John Kuester starting to evoke memories of Michael Curry

Really, the Pistons’ game in Phoenix last night was barely winnable going in.

  • Detroit was coming off an overtime loss in Utah the night before, and the game was its fifth in eight nights in five different cities.
  • The Suns are one of the NBA’s top teams.
  • And Richard Hamilton and Tayshaun Prince are still out.

So obviously, the Pistons lost. You can’t get upset about them dropping this one. But 117-91?

The game featured all the negative signs the Pistons showed the rest of their four-game West Coast trip. The only difference was there was no massive comeback at the end to cover them up.

I’ve harped on this before, and I’m not going to stop. The Pistons are in total disarray when the game speeds up. Their defense is slow getting back, and their offense looks rattled. Their records show it:

Games when the pace (possessions per 48 minutes) is below 84: 3-0.

Games when the paces is above 85: 2-9.

The pace of last night’s game was 86 – pretty slow, especially considering the Suns are so prone to running. But not slow enough.

So, what’s going wrong?

Michael Curry struggled last year in large part because of the Chauncey Billups-for-Allen Iverson trade. It wasn’t just that Iverson wasn’t as good as Billups. Curry made a plan before the season about how to run the team. After the trade, the plan was void, and Curry didn’t know how to react.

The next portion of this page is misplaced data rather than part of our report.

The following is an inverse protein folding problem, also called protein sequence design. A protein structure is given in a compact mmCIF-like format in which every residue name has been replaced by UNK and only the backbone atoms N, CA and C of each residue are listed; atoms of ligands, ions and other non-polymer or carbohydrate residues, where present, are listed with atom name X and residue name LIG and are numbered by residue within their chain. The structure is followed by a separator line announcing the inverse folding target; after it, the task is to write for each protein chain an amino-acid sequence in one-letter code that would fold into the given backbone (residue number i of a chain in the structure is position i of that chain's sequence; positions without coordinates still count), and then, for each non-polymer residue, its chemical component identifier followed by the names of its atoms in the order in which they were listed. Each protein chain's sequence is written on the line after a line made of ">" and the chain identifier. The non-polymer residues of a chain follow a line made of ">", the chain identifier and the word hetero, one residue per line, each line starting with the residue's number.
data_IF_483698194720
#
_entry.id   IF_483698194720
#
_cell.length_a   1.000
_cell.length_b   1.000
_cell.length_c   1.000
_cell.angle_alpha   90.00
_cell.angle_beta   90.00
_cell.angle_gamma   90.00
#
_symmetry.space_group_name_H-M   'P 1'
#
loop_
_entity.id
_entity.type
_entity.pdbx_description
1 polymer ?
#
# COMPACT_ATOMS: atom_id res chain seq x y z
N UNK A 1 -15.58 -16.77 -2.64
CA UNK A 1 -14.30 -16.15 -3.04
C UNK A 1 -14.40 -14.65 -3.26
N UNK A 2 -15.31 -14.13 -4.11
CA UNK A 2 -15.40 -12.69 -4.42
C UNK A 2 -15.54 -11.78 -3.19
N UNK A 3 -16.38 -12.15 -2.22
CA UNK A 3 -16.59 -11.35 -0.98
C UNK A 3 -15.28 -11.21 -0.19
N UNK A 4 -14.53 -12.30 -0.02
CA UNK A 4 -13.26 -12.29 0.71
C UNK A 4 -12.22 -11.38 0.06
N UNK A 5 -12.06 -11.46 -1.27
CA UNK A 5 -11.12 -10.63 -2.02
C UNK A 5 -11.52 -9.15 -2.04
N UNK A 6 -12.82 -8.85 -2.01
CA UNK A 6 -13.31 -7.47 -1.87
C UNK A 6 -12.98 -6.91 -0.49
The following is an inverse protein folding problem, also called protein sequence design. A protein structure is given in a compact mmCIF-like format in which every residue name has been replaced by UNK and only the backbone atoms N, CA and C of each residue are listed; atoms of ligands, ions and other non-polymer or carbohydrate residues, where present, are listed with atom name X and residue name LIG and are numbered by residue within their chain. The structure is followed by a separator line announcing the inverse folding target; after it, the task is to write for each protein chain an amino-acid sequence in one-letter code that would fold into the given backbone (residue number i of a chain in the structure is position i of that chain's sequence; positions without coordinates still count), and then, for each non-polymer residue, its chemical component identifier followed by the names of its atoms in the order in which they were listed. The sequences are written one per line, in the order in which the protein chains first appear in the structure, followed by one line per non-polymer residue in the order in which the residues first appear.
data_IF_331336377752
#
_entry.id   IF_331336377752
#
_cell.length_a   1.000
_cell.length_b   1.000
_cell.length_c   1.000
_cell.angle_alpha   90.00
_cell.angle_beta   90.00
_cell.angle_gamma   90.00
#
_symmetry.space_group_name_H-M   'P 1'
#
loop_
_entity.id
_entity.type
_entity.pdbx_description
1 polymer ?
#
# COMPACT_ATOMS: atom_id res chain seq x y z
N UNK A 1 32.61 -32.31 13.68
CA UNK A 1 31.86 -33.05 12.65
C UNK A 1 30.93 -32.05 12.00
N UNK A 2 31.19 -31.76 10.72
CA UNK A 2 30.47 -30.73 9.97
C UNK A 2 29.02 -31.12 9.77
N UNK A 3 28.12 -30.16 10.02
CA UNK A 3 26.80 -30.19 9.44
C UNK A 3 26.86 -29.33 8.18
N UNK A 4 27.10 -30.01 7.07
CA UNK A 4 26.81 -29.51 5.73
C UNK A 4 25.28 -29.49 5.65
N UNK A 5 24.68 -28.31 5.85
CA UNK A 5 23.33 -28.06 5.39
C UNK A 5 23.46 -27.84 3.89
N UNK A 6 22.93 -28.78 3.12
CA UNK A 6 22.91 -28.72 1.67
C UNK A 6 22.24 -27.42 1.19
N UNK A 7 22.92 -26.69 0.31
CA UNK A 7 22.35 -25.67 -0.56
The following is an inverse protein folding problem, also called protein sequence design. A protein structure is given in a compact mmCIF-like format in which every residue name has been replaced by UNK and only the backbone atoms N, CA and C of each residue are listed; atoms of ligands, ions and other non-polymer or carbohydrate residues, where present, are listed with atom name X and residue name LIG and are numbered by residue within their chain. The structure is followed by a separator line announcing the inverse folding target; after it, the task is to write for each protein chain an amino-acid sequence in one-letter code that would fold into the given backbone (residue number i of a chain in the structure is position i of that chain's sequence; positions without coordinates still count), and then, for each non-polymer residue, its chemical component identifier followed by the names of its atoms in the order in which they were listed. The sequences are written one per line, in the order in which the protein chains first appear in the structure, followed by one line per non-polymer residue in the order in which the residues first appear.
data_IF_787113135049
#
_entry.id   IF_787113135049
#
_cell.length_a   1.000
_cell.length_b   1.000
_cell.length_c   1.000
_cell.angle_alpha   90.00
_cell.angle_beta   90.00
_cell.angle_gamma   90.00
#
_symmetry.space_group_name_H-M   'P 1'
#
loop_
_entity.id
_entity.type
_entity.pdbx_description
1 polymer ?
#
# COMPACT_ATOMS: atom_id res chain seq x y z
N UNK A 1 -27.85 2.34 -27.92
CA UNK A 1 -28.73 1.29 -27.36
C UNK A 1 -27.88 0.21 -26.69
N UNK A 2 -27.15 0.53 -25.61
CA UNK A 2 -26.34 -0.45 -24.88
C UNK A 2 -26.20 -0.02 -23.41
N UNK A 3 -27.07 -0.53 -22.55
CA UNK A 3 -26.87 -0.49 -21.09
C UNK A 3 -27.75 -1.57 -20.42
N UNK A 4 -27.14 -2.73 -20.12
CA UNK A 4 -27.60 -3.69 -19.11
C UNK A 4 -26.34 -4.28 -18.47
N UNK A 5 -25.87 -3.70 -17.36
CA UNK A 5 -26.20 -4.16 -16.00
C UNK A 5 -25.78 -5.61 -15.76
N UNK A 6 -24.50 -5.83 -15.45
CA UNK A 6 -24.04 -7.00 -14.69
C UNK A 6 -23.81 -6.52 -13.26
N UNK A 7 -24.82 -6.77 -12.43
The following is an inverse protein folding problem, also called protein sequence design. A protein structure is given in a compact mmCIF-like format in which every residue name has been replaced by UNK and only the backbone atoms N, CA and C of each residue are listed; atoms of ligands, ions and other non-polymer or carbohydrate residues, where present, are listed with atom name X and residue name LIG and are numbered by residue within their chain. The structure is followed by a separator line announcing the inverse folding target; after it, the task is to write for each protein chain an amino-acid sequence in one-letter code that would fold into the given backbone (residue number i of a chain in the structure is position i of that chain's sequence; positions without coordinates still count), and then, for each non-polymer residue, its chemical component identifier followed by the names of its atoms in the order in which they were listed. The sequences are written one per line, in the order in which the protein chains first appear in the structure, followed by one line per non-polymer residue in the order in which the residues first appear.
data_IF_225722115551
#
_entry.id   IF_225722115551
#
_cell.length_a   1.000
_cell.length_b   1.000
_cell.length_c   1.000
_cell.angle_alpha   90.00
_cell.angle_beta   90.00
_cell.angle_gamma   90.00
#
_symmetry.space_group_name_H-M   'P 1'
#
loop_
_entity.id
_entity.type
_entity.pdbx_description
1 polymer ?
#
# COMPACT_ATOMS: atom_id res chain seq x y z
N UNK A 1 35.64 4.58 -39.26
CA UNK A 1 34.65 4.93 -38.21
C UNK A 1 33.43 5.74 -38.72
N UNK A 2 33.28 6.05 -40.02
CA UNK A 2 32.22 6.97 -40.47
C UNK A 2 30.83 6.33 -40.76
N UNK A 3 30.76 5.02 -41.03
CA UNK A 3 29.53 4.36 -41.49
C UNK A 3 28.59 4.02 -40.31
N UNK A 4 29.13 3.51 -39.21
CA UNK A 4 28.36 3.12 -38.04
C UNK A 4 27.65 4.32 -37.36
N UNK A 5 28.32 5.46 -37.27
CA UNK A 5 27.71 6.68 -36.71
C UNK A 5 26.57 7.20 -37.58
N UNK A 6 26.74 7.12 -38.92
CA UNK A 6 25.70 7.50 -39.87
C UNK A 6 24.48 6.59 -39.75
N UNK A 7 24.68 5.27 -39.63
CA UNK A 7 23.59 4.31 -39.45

I don’t know if John Kuester has as rigid of a plan as Curry. But it’s looking like it. Detroit clearly has deficiencies when the pace is high. The Pistons need to run more to get accustomed to this style of play.

Kuester agrees – with a caveat. He wants to run more once Hamilton and Prince return, according to Vince Ellis of the Detroit Free Press. But who knows when that will be? The Pistons, losers of five straight, can’t afford to toss away all these games waiting.

There’s no need to panic, but one of two things need to happen for the Pistons to get back on track: Hamilton and Prince return or Kuester becomes a better coach.

I’m not sure if it’s smart to bank on either happening soon.

Advanced statistics

Number in parentheses represent where the game’s rating would rank among NBA teams’ season totals.

Offensive rating: 105.8 (17th)

Defensive rating: 136.0 (31st)

Pace: 86.0 (31st)

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